Who says there’s no more new food to create?
Last big food invention I can remember around here happened a century ago, when Caesar Cardini accidentally invented the Caesar Salad. But, hey, how about Michael Karijanian, the owner of Sweet & Savory in P.B., who recently came up with the idea for the coffee-rubbed steak?
Not sure if he was the first with that. Still, it started me thinking. People like Karijanian are not on the Food Network. But they’re out there, and they have new ideas.
Here are two more chefs who’ve turned into food inventors I’ve come across in the last few weeks.
Scene One. PB, around the corner from Sweet & Savory: I’m wandering down Emerald Street on a sunny, windy day at lunchtime. Surfers are coming back from the ocean looking gritty, salty-mouthed, and goosepimply from the waves. Notice a couple of them stopping in at an orange-and-yellow taco joint.
“Burrito Factory,” it says on the outside.
Actually, I was also on my way here because they serve lamb tacos, Toluca, Mexico–style — meaning, BBQ’d. When you put the right stuff with it, like mint sauce, or maybe chutney, or a green tomatillo salsa, you’ve got a real lamb baa-BQ wrapped in a corn tortilla.
I follow the surfers inside to this sparkling little husband-and-wife joint and get in line. The place has yellow walls, traditional Mexican paintings, a few tables inside, and four more outside. I soon get to talking with the husband, Guillermo Rodríguez. Lady cooking out back is his wife Lourdes. They opened this place up in May.
“I used to have a ranch down Toluca way,” Guillermo says. “Cattle, goats. But, also, down there, they had sheep. Lamb is very popular.”
I get a lamb taco ($2.50), which is totally delish in its corn tortilla, with shredded cilantro, onion, lettuce, and the green tomatillo salsa Guillermo recommends. Right next door (at Mission and Emerald) is Bareback Grill, the New Zealand joint, which does a mean lamb burger, though that one’s $12. So maybe this is Lamb Central for the entire county.
Whatever, it’s good. But by no means is it all. Guillermo has other strings to his bow: he invents burritos.
“We have lived in Oaxaca and on the Yucatán Peninsula. Very beautiful, and full of great food, moles, cheeses. I’m always experimenting with these.”
One day, when Guillermo was playing around with some Oaxacan cheeses, he got an idea: Why not make a California-style burrito, with plenty of crispy fries and guac and carne asada and salsa fresca and cheese inside? He’d double-wrap it with two tortillas, add a layer of cheese in between those two wraps, then melt it so it sticks to the tortillas. The result is one whopping, awesomely crisp, and taste-bud-drenching burrito. Costs $7.99, and it’s totally wicked, but you’ll never get through it in one sitting. So you know your next meal’s totally taken care of.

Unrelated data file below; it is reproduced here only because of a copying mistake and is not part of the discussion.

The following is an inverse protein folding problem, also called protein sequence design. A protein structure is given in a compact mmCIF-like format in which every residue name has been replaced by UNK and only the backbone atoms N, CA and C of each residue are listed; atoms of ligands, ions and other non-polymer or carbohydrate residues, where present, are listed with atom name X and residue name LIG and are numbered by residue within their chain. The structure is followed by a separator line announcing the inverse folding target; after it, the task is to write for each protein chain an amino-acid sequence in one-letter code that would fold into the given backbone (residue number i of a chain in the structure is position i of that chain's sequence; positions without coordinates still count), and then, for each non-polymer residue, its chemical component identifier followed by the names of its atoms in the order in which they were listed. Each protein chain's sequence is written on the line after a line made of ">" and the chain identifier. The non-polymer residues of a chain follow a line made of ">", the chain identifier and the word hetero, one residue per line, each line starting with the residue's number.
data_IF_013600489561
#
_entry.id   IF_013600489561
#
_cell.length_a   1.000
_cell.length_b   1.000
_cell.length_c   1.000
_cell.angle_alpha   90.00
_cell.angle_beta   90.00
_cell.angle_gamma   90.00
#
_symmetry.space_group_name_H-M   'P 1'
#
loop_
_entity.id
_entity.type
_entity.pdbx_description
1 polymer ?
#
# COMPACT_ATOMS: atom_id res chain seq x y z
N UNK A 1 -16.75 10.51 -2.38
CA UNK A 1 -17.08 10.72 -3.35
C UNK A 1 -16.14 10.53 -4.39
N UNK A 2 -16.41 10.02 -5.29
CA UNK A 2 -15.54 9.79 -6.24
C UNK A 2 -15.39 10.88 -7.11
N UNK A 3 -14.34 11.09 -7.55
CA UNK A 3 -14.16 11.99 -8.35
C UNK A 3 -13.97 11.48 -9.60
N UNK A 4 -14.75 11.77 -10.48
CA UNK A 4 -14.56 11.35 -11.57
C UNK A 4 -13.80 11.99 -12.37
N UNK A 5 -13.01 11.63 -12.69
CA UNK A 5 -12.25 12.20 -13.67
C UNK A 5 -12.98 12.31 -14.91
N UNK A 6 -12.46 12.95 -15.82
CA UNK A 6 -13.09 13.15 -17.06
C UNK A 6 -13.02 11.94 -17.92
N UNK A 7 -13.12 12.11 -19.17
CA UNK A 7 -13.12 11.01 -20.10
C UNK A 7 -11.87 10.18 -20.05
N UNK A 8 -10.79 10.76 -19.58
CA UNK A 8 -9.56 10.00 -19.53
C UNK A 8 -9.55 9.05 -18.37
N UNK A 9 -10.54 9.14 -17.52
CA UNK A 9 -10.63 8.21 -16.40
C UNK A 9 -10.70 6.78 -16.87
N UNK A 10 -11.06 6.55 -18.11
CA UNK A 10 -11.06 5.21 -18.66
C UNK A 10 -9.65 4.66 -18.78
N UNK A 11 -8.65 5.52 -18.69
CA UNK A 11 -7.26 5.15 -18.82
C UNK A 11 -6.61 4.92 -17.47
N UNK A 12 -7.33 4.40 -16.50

Scene Two. El Cajon, inside a brand new micro-brewery pub. The El Cajon Brewing Company. Ten o’clock at night.
This place is the hope of El Cajon. City authorities are desperate to kick life into the remodeled downtown they’ve spent so much money on, including hundreds of thousands in loans to this place so it could get up and running.
What I’m really hoping is to get a swig of one of their on-site-concocted brewskis.
By chance, Chris Barr, the place’s executive chef, flops down on a bar stool next to me (and orders up a glass of, uh, Merlot, not a beer). We get to talking, and I slip my order in for a late meal. I’m looking over the usual pub fare when I come to this section: “Stuffed Burgers.”
“Say what?” I say.
Because, hey: this is new.
“My idea,” says Chris.
Here’s how it happened. One day, Chris was stewing about what new items he could bring to the new operation, and he had this thought: restaurant chefs are stuffing everything these days, from chiles rellenos to lobsters.
“Next morning, I suggested to Steve [Meadows, the owner, along with his brewer brother Dave]. ‘How’s about a stuffed hamburger, where you stuff the actual meat patty?’”
Steve was for it. Chris came up with one stuffed with cream cheese, jalapeños, and bacon.
Steve liked it.
“Steve suggested the Greek [a burger patty stuffed with feta cheese, olives, and purple onions], and then we did an Italian, with mozzarella, pepperoni, and sausage. People have gone crazy over them.”
No contest — I order the jalapeño-stuffed burger. It costs $8.95. (Dang, spotted “The Ultimate” too late; that’s where they dip the burger in beer batter and deep fry the whole thing for a dollar more.) Still, it’s totally delicious. The hot, peppery melted cheese inside the burger patty bursts in my mouth.
It’s a new experience. You wouldn’t think there’d be any surprises left with burgers, but Chris has pulled it off. I can hear future food historians: “That was one small step for burgers, one giant leap for burgerkind…”
And now I want to know: Any other gastro-inventions out there? ■
- The Place: La Perla Cocina Mexicana, 745 Emerald Street, Pacific Beach, 858-274-3038
- Type of Food: Mexican
- Prices: Lamb taco, barbacoa-style, $2.50; Oaxaca Burrito, with carne asada, fries, guacamole, salsa fresca, cheese, double tortilla with Oaxacan cheese melted between, $7.99
- Hours: 7.00 a.m.–10:00 p.m. daily
- Bus: 30
- Nearest Bus Stop: Mission Boulevard at Felspar
- The Place: El Cajon Brewing Company, 110 N. Magnolia Avenue, between Main Street and Douglas Avenue, El Cajon, 619-873-0221
- Type of Food: American
- Prices: Jalapeño-stuffed burger (with cream cheese, jalapeños, bacon, $8.95; the Italian (burger stuffed with mozzarella, pepperoni, sausage), $8.95
- Kitchen Hours: 11.00 a.m.–10:00 p.m. daily
- Buses: 815, 816, 871
- Nearest Bus Stop: Douglas and Magnolia